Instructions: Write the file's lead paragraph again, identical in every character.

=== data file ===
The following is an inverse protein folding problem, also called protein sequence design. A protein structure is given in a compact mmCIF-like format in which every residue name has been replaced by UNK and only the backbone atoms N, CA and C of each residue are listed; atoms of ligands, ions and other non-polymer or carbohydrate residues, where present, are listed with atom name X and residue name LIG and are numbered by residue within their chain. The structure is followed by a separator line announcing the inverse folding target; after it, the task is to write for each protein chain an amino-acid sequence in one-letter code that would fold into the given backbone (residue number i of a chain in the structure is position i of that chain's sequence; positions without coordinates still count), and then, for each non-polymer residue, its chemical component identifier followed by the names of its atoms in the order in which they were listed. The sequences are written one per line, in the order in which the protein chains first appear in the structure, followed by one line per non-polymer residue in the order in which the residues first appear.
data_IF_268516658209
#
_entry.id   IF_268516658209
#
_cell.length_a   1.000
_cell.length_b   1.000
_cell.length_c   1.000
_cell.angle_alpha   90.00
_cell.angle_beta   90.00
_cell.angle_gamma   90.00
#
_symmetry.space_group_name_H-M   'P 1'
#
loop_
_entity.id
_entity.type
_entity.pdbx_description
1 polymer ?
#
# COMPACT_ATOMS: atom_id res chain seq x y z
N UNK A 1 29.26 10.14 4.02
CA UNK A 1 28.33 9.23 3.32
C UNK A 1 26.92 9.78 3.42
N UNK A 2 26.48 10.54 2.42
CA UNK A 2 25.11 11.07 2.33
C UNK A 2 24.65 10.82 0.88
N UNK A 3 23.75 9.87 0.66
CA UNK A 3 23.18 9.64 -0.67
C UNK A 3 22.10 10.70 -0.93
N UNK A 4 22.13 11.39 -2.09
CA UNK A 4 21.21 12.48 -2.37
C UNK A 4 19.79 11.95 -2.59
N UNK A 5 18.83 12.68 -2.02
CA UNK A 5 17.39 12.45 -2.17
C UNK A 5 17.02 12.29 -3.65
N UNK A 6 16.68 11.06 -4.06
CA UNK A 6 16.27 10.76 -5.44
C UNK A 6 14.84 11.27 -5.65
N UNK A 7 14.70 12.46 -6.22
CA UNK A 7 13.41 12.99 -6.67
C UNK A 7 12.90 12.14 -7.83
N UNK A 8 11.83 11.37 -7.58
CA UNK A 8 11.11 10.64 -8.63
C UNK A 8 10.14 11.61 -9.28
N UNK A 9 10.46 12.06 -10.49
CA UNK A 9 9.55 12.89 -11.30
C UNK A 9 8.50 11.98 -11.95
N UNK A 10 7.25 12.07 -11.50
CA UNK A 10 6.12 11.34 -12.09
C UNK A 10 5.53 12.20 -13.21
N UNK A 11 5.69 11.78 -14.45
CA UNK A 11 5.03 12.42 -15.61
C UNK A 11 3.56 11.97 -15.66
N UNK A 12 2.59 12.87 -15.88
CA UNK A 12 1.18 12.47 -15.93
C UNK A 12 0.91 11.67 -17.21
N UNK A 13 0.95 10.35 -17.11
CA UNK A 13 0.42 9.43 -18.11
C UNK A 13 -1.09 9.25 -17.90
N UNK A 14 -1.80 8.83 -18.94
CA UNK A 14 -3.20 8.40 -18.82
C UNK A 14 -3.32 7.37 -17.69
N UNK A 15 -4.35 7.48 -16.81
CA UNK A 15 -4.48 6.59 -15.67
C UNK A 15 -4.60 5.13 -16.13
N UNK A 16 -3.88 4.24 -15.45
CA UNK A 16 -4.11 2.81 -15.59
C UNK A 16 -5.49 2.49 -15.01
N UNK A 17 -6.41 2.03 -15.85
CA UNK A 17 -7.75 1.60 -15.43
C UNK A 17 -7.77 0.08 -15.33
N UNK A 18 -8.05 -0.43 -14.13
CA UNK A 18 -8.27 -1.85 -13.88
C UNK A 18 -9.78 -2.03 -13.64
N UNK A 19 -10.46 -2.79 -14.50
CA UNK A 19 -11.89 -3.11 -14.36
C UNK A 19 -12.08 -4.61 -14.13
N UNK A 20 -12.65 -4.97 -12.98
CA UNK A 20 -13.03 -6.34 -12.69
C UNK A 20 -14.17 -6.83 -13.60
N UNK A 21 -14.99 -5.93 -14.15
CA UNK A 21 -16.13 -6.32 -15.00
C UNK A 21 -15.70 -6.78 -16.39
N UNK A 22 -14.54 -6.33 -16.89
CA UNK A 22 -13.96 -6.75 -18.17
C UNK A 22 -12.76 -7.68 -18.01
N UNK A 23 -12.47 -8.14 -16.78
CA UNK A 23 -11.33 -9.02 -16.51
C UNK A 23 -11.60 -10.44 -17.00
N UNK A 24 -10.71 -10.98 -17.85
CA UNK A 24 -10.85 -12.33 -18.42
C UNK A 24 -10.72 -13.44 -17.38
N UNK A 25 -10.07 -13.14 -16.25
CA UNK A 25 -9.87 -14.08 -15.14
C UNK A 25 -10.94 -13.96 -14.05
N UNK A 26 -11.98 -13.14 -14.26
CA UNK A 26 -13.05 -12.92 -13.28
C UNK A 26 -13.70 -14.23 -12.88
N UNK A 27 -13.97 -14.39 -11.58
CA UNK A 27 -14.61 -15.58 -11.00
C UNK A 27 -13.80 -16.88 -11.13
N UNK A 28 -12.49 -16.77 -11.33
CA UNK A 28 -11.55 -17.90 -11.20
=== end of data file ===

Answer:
The following is an inverse protein folding problem, also called protein sequence design. A protein structure is given in a compact mmCIF-like format in which every residue name has been replaced by UNK and only the backbone atoms N, CA and C of each residue are listed; atoms of ligands, ions and other non-polymer or carbohydrate residues, where present, are listed with atom name X and residue name LIG and are numbered by residue within their chain. The structure is followed by a separator line announcing the inverse folding target; after it, the task is to write for each protein chain an amino-acid sequence in one-letter code that would fold into the given backbone (residue number i of a chain in the structure is position i of that chain's sequence; positions without coordinates still count), and then, for each non-polymer residue, its chemical component identifier followed by the names of its atoms in the order in which they were listed. The sequences are written one per line, in the order in which the protein chains first appear in the structure, followed by one line per non-polymer residue in the order in which the residues first appear.